Pastor Felix F. Poyser remembered for iconic leadership
PHILADELPHIA, PA: The African-Caribbean communities in Philadelphia and the northeast USA continue to mourn the passing of Pastor Emeritus, Bishop Felix F. Poyser, who died on January 27.
The 94-year-old was regarded as a fixture in the Christian community and especially among Caribbean nationals as the founder and spiritual leader of the New Testament Church of God, a regular stop for elected officials and community leaders travelling and wanting to connect with the Jamaican diaspora.
Before coming to Philadelphia, Bishop Felix F. Poyser served as pastor and district overseer in the United Kingdom for 18 years, and is named among the pioneers of The Church of God in that region.
His hard work and servanthood did not stop when he migrated to Philadelphia, USA. Under his leadership, at the 53rd Street (Poyser Way) New Testament Church of God which started with seven members in 1974 – at a storefront on 944 S. 58th Street – now has over 400 regular attendees at what was once was a former factory in southwest Philadelphia.
Bishop Poyser served as the district overseer for the Philadelphia Westside District of Churches and also was a member of the Pennsylvania State Prayer Team.
Long-time resident and honorary consul of Jamaica in Philadelphia, Christopher Chaplin, praised the clergyman for his high level of spirituality and volunteerism, noting that, “his passing leaves a deep void in our Caribbean community in Philadelphia, and over the past few days, I have thought about the many positive ways that he directly impacted my life and our community”.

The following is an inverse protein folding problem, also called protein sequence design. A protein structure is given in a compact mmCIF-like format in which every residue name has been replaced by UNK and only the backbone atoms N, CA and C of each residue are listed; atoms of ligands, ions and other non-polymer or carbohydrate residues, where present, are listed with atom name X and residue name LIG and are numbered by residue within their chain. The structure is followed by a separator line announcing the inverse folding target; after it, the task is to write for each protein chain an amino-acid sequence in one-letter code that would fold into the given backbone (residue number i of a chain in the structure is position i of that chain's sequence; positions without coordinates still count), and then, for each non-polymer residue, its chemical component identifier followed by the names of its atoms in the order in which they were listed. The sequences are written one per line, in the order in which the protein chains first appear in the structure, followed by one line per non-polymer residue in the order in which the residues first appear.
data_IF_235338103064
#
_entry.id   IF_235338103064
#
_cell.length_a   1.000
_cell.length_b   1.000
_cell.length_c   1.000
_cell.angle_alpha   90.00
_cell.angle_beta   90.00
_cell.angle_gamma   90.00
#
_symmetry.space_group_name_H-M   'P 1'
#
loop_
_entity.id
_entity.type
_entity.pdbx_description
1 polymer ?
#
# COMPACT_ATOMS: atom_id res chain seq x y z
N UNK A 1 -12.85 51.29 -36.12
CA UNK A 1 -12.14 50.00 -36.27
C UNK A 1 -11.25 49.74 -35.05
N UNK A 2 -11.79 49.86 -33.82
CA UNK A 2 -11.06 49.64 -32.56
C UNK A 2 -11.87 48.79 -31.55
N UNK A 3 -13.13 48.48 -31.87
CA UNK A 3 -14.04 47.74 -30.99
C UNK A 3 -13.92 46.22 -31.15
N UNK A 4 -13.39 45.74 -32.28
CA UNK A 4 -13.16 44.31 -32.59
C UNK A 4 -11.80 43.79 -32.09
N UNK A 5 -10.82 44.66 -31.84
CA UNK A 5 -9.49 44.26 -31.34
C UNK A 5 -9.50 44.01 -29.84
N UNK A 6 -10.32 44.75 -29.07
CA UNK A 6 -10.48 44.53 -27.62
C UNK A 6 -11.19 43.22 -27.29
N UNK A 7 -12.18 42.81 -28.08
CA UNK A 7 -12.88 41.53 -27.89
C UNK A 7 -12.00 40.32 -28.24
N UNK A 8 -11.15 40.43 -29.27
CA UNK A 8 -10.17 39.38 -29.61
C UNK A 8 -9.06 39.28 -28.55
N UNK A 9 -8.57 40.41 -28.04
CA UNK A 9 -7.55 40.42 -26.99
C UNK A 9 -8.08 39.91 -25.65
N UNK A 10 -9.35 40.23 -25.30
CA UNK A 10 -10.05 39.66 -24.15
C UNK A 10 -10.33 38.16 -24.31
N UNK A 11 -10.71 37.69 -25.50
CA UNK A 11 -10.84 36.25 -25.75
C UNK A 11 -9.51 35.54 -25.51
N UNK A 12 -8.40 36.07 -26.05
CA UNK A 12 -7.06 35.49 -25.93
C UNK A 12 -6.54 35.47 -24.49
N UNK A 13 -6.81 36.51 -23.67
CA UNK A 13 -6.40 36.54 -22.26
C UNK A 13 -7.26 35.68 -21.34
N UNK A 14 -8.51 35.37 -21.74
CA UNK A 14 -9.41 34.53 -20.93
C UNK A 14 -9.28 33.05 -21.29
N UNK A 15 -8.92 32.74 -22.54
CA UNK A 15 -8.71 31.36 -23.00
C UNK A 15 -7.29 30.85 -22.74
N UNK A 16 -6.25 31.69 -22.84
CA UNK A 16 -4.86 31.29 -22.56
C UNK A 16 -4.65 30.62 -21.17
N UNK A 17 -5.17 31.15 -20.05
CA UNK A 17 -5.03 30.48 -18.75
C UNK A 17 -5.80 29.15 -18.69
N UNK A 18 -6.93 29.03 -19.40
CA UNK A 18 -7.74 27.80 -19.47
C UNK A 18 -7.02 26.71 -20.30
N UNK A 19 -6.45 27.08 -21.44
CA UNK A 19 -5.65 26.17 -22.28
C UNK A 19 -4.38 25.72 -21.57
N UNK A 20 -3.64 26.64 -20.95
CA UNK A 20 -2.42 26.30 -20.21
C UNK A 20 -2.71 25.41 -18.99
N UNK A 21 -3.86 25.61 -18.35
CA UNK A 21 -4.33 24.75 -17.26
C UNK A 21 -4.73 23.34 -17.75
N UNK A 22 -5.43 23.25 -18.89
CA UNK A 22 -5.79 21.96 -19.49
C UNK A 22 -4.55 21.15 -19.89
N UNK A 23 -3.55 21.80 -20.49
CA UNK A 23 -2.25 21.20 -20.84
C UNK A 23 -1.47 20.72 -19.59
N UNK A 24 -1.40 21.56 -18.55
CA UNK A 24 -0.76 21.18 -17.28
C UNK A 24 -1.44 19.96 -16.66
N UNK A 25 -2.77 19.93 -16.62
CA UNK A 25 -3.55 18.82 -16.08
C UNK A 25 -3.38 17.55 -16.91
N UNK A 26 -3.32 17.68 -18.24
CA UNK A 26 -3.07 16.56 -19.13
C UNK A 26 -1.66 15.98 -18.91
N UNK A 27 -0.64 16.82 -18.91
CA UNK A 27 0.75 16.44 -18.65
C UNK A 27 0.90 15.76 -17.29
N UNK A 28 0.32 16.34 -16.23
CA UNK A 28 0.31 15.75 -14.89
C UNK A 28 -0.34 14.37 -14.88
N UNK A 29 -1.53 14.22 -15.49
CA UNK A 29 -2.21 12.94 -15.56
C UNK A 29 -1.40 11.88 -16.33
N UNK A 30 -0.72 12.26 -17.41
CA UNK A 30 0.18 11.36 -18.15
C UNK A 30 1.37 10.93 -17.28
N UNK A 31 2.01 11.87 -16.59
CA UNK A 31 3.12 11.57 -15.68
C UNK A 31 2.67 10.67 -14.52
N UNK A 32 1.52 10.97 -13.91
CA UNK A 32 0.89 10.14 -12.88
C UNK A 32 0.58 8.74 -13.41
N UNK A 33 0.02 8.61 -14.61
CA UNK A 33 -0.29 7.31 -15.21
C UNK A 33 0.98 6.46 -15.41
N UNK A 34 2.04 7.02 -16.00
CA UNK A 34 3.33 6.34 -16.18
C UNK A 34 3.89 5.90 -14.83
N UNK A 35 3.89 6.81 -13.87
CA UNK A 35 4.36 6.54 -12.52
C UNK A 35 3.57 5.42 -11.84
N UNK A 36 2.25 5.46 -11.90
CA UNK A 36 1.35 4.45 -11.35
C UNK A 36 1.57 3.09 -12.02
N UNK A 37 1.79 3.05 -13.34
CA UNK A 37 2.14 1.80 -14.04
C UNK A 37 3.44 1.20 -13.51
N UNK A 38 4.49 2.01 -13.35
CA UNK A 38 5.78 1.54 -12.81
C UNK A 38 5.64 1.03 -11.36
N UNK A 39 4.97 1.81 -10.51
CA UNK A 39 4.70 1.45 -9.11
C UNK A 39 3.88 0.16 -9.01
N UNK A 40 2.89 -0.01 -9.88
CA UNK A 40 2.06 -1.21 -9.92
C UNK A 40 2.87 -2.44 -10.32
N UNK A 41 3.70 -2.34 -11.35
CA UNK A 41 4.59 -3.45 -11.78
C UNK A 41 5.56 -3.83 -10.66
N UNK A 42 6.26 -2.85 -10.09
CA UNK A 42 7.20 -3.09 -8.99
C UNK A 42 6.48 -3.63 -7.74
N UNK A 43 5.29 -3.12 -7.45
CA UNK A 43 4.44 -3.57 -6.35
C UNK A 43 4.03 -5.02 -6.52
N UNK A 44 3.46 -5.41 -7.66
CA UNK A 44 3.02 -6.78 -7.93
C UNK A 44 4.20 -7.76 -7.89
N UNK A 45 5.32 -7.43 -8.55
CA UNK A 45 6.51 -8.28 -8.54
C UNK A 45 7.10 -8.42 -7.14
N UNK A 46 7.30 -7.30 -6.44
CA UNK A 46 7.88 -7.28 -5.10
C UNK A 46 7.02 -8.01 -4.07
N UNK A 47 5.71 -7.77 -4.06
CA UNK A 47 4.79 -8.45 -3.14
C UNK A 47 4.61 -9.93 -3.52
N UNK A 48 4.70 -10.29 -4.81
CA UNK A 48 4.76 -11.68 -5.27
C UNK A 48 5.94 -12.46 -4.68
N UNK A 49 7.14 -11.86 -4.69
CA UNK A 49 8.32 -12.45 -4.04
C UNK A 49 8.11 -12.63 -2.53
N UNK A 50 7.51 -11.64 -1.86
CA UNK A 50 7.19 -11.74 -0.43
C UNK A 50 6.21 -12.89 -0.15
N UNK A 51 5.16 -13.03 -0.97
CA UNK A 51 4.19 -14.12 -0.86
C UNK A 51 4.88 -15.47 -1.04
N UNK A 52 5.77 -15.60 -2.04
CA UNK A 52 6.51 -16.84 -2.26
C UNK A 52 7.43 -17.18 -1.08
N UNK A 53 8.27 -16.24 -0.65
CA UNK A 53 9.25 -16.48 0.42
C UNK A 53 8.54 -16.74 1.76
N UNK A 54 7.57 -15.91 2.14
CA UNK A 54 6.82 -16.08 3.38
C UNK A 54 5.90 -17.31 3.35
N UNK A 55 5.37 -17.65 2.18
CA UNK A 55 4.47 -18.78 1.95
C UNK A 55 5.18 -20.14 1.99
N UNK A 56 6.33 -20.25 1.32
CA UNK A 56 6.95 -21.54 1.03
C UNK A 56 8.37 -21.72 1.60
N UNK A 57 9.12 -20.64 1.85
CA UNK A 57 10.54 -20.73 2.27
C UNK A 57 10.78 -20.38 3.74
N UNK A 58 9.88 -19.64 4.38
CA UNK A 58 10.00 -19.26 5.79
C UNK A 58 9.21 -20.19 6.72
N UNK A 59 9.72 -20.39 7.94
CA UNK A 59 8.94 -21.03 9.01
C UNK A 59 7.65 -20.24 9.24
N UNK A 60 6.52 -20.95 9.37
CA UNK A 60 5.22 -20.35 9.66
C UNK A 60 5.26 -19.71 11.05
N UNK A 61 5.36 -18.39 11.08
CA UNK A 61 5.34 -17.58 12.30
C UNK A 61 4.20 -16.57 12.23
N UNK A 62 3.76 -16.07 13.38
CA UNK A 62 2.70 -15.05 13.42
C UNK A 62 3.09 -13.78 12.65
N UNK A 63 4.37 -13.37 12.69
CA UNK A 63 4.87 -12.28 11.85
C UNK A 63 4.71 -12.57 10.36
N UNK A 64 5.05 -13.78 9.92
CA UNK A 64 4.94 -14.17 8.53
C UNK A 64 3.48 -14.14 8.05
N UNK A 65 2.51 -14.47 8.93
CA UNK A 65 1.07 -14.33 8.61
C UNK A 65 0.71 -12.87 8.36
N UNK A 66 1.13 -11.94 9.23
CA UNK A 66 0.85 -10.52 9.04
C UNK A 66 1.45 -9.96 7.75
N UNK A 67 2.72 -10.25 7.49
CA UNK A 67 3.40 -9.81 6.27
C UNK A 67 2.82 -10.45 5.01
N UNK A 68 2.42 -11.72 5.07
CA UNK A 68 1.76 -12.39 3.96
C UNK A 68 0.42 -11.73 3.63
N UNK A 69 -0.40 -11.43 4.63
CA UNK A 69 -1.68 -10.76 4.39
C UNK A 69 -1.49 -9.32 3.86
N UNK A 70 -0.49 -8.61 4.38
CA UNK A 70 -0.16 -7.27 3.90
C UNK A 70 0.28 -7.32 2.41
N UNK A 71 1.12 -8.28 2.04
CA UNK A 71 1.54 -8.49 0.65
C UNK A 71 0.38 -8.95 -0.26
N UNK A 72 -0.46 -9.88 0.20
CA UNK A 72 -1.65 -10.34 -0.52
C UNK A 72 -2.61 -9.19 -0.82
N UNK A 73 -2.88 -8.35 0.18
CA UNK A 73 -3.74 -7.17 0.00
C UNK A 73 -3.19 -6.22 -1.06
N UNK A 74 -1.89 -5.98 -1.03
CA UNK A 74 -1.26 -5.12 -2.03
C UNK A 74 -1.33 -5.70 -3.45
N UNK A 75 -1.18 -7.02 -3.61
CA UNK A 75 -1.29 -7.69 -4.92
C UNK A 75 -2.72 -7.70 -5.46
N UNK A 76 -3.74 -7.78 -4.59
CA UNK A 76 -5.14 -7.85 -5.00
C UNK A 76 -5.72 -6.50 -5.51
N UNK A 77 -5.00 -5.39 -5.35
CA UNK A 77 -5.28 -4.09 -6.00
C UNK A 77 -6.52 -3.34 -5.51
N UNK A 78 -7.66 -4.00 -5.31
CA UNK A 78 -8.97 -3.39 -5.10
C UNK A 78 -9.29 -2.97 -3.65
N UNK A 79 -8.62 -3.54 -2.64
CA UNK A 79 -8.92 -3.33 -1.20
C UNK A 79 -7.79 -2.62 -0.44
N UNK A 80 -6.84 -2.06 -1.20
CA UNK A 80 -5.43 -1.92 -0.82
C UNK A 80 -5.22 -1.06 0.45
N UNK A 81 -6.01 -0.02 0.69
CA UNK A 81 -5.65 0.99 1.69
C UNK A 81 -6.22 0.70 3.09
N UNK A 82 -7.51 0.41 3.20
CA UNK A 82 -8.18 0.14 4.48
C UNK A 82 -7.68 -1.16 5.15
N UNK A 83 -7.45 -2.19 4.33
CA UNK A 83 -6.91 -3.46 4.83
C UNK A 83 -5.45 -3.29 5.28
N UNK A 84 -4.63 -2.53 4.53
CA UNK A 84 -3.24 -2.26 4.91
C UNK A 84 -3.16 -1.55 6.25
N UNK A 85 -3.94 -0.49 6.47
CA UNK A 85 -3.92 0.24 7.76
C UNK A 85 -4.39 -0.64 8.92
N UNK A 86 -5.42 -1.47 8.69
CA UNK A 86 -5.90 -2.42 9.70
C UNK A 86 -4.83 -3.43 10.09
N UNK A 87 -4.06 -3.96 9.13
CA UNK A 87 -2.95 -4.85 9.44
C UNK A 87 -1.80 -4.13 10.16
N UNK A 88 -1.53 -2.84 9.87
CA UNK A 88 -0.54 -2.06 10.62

“I first met Bishop Felix Poyser over 20 years ago when I was a volunteer with Team Jamaica Bickle, helping the Jamaican high school athletes at the annual Penn Relays. Bishop Poyser and the New Testament Church of God were instrumental in providing financial support and transportation to our students attending the Penn Relays, and their support was key in keeping our athletes safe.”
In her tribute, Dr Karren Dunkley said the Jamaican diaspora lost an icon and an angel. “Bishop Poyser, Sr, was a giant among men and an icon in our community. Our hearts go out to his family, church family and broader circle. May we live his legacy of leadership, kindness, selflessness and humility.”
Barbara Wilson, director of the Caribbean Festival and Cultural Committee, offered that “Bishop Poyser was a giant in the city of Philadelphia and elsewhere and a great leader to all of us.”
Those who knew the elder Poyser readily agree that his life models the words of one of his favourite songs, “If I can help somebody as I pass along, my living shall not be in vain.” He has been recognised by diplomatic and government officials, as well as the National Association of Caribbean Organizations for his efforts to bring together people of various cultures, ethnicities and socio-economic backgrounds.
In 1999, the city of Philadelphia honoured him by naming the church block ‘Reverend Felix Poyser Way’, a deserving tribute. In October 2013, Bishop Poyser was awarded the Jamaican Consul General’s Heritage Award in New York, a distinguished award presented for outstanding service to the community, and in March 2016, he was inducted into the Pentecostal Theological Seminary Hall of Prophets, which also provides a scholarship in his honour.
Bishop Poyser is survived by his loving wife, Sister Lilith E. Poyser, three children, three grandchildren and three great-grandchildren. The entire family is very active in the church, including son Steven, who is a pastor, and are exceptionally supportive of its ministries. Sister Poyser, a former midwife in England, retired as a nurse in Philadelphia and the former president of the Philadelphia Westside District Ladies’ Ministries.
Bishop Poyser will be laid to rest at the Arlington Cemetery, Drexel Hill, Pennsylvania, on Saturday, February 12.